What is Meta Data?

The issue is Meta Data but what is it? How do we use it and how long have we had it?

Curiously our politicians, who want to introduce legislation to control it, appear to be unable to define what they mean by that term.

If we research the meaning we find that ‘metadata’ are data about data. A description of who has produced them, when, what format the data are in and so on. In a database, a simple example would be a spreadsheet; metadata are also data about data stored in a data dictionary and describes information about database tables such as the table name, table owner, details about columns and so on. Just like the description of the table formed by our common spreadsheet.

In web site terminology we have more than thirty common sets of metadata. Some are actually mandatory for web functionality and hence design. The place holder for such data is a code tag with the word meta to identify it. One, for instance, holds the title of a particular page of your web site which is visible in the search bar of the browser; another contains the description which is also displayed by search engines under the link presented to you. This gives you a rough idea what that linked page is all about.

This collection of data has been around since day one. If you inspect your web server’s log for your site you will find how many “hits” you had on each page, the visitors country, region and server address, the time of visit and length of stay on each page and the search term used to find your site. Your own IP address, operating system and browser details are transmitted as the norm each time you log onto the Internet. Indeed, if such code were not used to detect your browser, or possibly the operating you were using your webmaster could not produce most of the designs we see these days. Additional information is or can be gleaned but is usually not displayed by web servers. Your browsing history is also recorded but not normally displayed.

Much data is also stored about you and your activities by search engines as I wrote about in What does Google know about you? With the advent of mobile devices and Internet telephony known as VOIP a veritable mountain of additional data is gleaned. Your movements are now exposed by, first the communications towers that relay your call or just the physical presence of your phone. Activate the GPS on your phone and you are tracked with meter accuracy where ever you go. Your phone number, operating system, phone ID, phone calls and time logs are all recorded. The syncing of devices such as mobile phone, tablet and computer files builds up another mountain of information. Similarly, your SMS messages and contacts are also stored.

All this information has been lying around for as many years as the particular technology has existed. As privacy laws started to be formed and become specific this data was made available to authorised third parties. Such third parties were police and security agencies for example. They did, and still do, require court approval to access this information.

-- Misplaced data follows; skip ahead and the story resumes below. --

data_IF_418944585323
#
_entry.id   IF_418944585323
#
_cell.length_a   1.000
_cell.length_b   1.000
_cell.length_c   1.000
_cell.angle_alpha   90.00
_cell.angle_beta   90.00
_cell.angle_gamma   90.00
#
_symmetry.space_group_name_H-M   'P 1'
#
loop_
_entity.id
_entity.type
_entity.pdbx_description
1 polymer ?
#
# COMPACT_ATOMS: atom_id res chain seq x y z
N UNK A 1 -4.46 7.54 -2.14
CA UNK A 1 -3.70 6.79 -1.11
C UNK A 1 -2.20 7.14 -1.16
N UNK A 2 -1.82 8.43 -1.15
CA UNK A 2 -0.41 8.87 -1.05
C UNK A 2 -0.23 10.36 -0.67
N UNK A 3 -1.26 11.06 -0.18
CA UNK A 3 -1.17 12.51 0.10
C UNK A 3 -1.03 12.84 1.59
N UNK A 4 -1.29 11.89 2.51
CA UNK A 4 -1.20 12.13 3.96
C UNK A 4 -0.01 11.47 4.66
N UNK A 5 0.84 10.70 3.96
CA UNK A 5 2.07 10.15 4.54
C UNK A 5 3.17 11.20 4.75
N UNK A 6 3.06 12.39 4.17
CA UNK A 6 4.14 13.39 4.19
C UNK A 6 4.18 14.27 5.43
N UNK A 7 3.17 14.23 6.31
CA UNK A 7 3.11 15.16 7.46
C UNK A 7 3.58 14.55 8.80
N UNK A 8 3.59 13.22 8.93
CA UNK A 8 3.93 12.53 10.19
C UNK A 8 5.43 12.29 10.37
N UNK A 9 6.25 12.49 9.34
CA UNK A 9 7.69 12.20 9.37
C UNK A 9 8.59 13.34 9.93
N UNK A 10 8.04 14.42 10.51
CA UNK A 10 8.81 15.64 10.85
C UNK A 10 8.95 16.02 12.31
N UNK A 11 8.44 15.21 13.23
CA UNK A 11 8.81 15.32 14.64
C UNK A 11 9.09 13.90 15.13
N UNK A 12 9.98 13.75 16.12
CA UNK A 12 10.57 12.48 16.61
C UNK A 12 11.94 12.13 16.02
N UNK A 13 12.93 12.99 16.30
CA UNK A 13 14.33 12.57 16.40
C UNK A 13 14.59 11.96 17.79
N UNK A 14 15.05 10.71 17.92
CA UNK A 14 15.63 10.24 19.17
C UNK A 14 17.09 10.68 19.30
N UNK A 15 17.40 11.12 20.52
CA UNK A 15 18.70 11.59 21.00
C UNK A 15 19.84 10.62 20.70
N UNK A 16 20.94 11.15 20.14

Of concern to me have been the free services to connect phones for normal conversations. You can avail yourself of a large number of these aps. That type of service is quite similar to VOIP that is widely used but a few of the free telephony services have also stored a copy of your actual call. That is of course in addition to who you called, the length of the call and the time it occurred that is collected by all phone companies so that they can write out bills for you to pay.

The storage of the actual call content did and still does concern me as it does the ISPs who have published their views on the matter.

One of the more popular free call providers has just recently advised that the actual call content is no longer stored by them and is in fact deleted at the end of the call. What they do however is to copy details from your contact list in order to service their own features. That means that they can and do compare your contacts with those of others and list contact details of people who are common to both. In other words they will notify you the moment Aunt Maud also connects to their service. In the mean time they have both your and now Aunt Maud’s list of contacts complete with photos if your system operates with such a feature.

The old argument is that if you have not done anything wrong you have nothing to hide and hence nothing to fear. That is true in one sense but to me it is akin to wearing clothes. As a dare, I may be willing to publicly disrobe completely but I do prefer to keep some aspects of my magnificent physique private; for no other reason than not wanting to share or expose some aspects of myself. Call it decorum if you like. And that is the analogy that also servers to explain why I may not want to have the content of my phone call available without redaction.

What concerns the industry is the sheer magnitude of the data that must be stored and kept for a yet undefined period but nevertheless spanning years. Technically there are no particular impediments but the financial impact would be high in anyone’s language. No clear costing has yet been put forward although figures of between $500 and $700 million annually have been spoken about. One does not have to be a mathematical genius to suggest that a consumer cost up to several hundred dollars is not far fetched. And I offer no prizes for guessing who would pay for this.

Personally I cannot see the benefit of keeping years worth of data of Aunt Maud’s gossiping just in case she robs a bank at the onset of her dementia. At the same time I have no objection for such records to be kept if persons are of a particular ilk which poses issues for the community at large.
Be all that as it may, I would much prefer to keep my clothes on and avoid unwarranted and unsustainable costs.

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